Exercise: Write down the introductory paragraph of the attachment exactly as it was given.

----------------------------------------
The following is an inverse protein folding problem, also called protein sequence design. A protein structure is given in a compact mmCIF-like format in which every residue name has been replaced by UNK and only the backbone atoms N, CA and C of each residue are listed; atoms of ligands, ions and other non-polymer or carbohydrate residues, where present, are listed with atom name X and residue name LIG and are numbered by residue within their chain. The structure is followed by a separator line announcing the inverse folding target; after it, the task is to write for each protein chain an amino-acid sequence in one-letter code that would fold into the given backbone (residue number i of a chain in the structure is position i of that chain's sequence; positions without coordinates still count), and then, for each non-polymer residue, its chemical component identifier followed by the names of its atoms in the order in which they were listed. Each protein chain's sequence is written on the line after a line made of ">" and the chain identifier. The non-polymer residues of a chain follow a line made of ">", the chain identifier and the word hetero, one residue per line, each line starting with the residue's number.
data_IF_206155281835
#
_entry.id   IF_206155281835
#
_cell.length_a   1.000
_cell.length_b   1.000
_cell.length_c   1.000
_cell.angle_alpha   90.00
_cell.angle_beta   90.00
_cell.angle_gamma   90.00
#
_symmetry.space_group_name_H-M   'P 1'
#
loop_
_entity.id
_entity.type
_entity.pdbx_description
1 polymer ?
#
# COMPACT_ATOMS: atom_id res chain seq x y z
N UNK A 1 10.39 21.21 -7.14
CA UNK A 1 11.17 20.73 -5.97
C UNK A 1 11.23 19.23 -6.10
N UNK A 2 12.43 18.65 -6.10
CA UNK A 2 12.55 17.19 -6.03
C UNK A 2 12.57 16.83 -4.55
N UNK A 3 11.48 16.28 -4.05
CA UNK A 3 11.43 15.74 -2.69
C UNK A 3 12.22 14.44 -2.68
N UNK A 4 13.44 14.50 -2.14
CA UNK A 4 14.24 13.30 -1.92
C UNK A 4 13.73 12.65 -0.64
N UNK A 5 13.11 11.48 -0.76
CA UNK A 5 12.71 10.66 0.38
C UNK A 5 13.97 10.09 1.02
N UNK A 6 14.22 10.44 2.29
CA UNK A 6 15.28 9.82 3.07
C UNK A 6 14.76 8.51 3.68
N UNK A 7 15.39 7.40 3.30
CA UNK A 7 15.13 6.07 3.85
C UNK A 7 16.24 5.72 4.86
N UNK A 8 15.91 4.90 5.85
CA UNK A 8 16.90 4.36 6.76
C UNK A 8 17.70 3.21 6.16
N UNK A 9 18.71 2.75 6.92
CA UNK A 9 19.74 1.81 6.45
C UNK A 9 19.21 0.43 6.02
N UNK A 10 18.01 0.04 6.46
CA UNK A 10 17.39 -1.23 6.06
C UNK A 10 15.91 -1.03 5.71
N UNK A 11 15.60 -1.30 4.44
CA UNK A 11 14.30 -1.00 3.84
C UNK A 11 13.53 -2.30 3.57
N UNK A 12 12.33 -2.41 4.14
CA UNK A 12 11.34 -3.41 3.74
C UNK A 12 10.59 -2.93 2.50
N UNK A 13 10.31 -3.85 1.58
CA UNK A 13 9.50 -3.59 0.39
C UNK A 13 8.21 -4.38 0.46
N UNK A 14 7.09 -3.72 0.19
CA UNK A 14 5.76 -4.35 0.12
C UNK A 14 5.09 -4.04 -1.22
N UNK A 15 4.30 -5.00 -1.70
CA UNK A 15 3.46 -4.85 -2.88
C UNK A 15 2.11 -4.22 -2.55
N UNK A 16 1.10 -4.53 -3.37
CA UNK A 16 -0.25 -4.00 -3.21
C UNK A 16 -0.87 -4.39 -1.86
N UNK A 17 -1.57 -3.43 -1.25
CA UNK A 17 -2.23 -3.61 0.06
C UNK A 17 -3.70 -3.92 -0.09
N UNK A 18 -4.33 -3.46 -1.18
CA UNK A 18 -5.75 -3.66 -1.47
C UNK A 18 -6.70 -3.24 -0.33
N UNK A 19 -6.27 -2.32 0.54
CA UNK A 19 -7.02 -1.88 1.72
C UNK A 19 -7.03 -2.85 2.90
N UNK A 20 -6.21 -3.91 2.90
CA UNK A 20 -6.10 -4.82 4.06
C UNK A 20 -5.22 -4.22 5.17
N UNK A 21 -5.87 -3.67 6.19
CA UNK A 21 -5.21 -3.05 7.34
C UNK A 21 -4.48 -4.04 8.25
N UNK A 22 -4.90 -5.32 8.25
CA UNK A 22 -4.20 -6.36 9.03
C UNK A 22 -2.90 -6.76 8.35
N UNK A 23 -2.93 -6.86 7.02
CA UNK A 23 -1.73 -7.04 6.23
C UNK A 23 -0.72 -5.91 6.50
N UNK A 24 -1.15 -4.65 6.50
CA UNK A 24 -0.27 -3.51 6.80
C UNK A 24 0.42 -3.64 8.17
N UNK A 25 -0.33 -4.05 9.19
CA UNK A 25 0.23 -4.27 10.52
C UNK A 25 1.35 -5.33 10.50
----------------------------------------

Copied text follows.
The following is an inverse protein folding problem, also called protein sequence design. A protein structure is given in a compact mmCIF-like format in which every residue name has been replaced by UNK and only the backbone atoms N, CA and C of each residue are listed; atoms of ligands, ions and other non-polymer or carbohydrate residues, where present, are listed with atom name X and residue name LIG and are numbered by residue within their chain. The structure is followed by a separator line announcing the inverse folding target; after it, the task is to write for each protein chain an amino-acid sequence in one-letter code that would fold into the given backbone (residue number i of a chain in the structure is position i of that chain's sequence; positions without coordinates still count), and then, for each non-polymer residue, its chemical component identifier followed by the names of its atoms in the order in which they were listed. Each protein chain's sequence is written on the line after a line made of ">" and the chain identifier. The non-polymer residues of a chain follow a line made of ">", the chain identifier and the word hetero, one residue per line, each line starting with the residue's number.